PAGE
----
Notes & Commentary:
A luxurious thing. Hebrew, "a scoffer." Chaldean, "renders one a scoffer." --- Drunkenness. Hebrew ssocor,
any strong drink, particularly palm-wine. Intemperance places the strongest obstacles in the way of wisdom. It causes a person
to mock at all sacred things, and to be quarrelsome, chap. xxiii. 29., and Ephesians v. 18.
Reproaches. It is better not to commence a lawsuit, even when we are in the right, chap. xvii. 11. (Calmet) --- Plena
victoria est ad clamantem tacere. (Val. Max.)
Out. So David discovered the meaning of the Thecuite, 2 Kings xiv. 18. A wise politician carefully examines everything
in a foreign court.
Faithful. Few continue steady to their engagements or friends, whom they will assist to a certain point. In God these
two virtues always go together, Psalm lxxxiv. 11. But they are rarely found in men. (Calmet)
Look. It is the duty of kings to administer justice.
Sin. Protestants, "my sin?" We know not when it is remitted. (Haydock) --- Without a special revelation, no one can
be secure, 1 John i. 8., and Ecclesiastes ix. 1. (Bayn.) (St. Augustine in Psalm cxlix.)
Measures. In commerce, (Calmet) as well as in judging. (St. Gregory in Ezechiel iv.)
Right. We may form some judgment of his future conduct, from the inclinations which he manifests in his infancy.
Naturam expellas furca, tamen ipsa recurret,
Et mala perrumpet furtim fastidia victrix. (Horace)
Both. Consequently he will know all our actions, Psalm xciii. 9. We must refer all to him, as he gives us the means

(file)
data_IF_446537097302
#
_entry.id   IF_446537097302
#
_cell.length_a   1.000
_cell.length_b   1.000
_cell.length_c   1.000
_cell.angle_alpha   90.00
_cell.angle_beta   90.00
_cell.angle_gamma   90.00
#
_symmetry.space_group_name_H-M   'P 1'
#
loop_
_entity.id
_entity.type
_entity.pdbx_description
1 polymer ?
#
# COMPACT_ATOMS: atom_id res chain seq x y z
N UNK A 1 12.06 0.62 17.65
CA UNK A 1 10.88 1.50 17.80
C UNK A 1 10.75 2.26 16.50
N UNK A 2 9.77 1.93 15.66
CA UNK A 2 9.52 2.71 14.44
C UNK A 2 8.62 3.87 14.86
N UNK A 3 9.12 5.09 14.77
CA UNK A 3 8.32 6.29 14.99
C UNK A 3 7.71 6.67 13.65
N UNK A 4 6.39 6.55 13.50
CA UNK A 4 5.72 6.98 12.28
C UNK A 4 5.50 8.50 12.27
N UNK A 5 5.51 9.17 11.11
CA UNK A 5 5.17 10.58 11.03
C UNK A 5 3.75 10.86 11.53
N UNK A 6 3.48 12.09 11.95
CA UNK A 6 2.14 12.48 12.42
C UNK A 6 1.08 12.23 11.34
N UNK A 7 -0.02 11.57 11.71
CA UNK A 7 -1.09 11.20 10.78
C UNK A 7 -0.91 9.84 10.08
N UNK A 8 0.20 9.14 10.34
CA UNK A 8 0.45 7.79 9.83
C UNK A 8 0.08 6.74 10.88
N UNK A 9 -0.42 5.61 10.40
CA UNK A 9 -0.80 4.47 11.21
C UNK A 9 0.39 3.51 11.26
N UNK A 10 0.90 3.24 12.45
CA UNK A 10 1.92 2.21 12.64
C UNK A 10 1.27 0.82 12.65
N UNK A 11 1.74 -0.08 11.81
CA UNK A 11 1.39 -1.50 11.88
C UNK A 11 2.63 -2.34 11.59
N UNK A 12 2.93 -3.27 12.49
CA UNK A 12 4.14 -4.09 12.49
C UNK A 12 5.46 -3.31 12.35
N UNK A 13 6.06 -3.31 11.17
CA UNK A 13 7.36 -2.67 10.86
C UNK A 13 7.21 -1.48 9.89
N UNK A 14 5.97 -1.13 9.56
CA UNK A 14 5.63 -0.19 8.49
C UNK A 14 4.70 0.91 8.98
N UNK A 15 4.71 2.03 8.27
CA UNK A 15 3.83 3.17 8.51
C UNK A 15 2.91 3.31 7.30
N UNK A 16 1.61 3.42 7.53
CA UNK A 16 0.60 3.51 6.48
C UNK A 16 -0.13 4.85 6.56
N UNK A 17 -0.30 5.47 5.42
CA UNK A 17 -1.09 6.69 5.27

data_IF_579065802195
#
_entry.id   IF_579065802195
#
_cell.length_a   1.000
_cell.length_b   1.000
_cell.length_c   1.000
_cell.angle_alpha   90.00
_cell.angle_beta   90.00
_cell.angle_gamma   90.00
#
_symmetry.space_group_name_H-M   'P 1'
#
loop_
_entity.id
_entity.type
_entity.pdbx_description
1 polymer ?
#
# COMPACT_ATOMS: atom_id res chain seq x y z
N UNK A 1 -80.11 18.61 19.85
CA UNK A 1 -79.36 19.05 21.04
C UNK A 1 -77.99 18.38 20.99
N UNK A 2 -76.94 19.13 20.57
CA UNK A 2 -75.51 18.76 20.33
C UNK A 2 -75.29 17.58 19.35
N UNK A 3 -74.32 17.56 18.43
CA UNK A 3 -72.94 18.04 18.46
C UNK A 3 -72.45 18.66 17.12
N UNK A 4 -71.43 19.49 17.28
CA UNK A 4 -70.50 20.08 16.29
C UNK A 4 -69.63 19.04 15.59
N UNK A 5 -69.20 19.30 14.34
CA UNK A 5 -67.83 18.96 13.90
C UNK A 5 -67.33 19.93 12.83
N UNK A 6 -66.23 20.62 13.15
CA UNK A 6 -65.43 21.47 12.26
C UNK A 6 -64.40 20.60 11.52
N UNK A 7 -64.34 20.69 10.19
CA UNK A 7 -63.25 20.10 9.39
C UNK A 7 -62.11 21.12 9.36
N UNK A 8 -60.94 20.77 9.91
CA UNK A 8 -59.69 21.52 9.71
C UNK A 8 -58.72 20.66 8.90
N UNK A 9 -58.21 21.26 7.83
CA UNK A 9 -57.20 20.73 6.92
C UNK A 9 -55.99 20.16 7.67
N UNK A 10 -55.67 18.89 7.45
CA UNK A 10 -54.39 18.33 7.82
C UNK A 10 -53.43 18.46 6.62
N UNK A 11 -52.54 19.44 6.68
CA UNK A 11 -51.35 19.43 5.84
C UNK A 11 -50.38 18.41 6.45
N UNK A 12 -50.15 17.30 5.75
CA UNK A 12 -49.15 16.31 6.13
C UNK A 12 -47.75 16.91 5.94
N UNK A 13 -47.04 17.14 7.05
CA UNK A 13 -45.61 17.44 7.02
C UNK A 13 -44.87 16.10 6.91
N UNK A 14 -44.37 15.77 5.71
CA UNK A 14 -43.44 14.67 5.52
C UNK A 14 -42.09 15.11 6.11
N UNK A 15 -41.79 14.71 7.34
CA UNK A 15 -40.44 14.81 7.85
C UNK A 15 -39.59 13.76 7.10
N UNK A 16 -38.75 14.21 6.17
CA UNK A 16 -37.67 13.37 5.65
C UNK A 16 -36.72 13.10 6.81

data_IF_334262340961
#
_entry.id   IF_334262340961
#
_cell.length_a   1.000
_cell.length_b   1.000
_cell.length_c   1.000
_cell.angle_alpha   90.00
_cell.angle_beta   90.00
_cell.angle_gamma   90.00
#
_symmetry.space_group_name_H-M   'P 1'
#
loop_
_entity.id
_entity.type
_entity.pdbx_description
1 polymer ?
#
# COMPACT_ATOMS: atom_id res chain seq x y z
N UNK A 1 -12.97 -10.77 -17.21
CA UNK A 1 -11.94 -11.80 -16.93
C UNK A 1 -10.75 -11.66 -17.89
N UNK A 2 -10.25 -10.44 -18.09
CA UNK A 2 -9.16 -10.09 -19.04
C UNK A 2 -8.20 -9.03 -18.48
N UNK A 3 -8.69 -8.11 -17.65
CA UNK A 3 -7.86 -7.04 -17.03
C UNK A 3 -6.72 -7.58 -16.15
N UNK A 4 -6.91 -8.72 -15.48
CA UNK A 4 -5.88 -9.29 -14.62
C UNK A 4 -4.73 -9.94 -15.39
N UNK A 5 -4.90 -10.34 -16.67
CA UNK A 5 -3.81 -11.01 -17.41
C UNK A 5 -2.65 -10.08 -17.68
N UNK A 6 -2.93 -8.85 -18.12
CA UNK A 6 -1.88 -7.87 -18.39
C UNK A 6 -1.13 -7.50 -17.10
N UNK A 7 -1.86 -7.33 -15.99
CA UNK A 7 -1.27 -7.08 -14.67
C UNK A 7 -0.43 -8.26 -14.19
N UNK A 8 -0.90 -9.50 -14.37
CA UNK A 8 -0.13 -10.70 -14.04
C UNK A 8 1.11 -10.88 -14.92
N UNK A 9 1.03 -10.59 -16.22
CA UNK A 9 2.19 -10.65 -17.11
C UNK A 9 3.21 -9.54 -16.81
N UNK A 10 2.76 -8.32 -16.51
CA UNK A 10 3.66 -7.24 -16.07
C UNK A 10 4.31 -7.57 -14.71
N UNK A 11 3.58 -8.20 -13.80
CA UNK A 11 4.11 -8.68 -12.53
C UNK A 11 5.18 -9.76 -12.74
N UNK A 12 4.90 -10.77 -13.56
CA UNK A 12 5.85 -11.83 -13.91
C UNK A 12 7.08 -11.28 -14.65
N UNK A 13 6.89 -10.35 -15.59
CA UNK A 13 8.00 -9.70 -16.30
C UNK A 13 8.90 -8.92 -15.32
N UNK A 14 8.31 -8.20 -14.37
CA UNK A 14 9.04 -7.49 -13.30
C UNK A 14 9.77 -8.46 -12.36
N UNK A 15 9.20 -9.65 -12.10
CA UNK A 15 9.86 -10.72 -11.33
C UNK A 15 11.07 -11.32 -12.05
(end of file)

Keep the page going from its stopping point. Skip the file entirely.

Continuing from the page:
of learning. (Calmet)
Sleep. Septuagint, "back-biting, that thou mayst not be taken off." (Haydock)
Buyer. This is the common practice; yet it is not without exceptions. St. Augustine (Trin. xiii. 3.) observes, that
the mountebank having promised to tell what every person had in his heart, many came to the theatre, when he told them that
they all wished to buy cheap, and to sell dear. They all applauded the remark. (Calmet) --- Septuagint is here defective.
Strangers. For whom he has bound himself foolishly, chap. vi. 1. All who have the care of others, must answer for them.
Lying. Deceit, and unlawful pleasures, chap. ix. 17. But God mingles disgust with them, and will punish the guilty,
at least hereafter. Worldly enjoyments seem sweet, but they are full of gravel, and hurtful.
Governments. Or prudence, else the best designs may prove abortive.
Lips. And speaketh much. These people are unworthy of our friendship.
Lamp. Prosperity, or children.
Blessing. It is morally impossible that they should have been acquired justly, chap. xiii. 11., and xxi. 5.
Evil. And revenge myself. This belongs to the Lord, Deuteronomy xxxii. 35. Man would be too favourable to himself,
and would also pronounce his own condemnation, as he is also a sinner.
Way? Jeremias x. 23. Independently of God, who can do any good? (Calmet)
Ones. Hebrew, "the saint or holy thing." (Haydock) --- Chaldean, "to make a vow for the sanctuary, and afterwards
repent;" having acted inconsiderately at first. To attack the persons or relics of the saints, or to plunder what is consecrated
to pious uses, will bring on destruction; so also to make vows, and then seek to evade them, will not pass unpunished. (Calmet)
Wheel. Or triumphal arch, fornicem. (Ven. Bede; Jansenius) --- He will make his enemies lie prostrate under
his chariot-wheels, 2 Kings xii. 31.
Lamp. The breath of life, (Genesis ii. 7.) and the light of man, 1 Corinthians ii. 11.
Clemency. Such a king need not fear rebellion. (Calmet)
Hairs, and experience. They have a greater contempt of death and pleasures. (St. Ambrose, Hex. i. 8.)
Evils. The wicked shall derive benefit from correction. --- Belly. They shall feel the remorse of conscience,
as Chaldean seems to indicate. (Calmet) --- A serious illness often causes people to repent. (Menochius)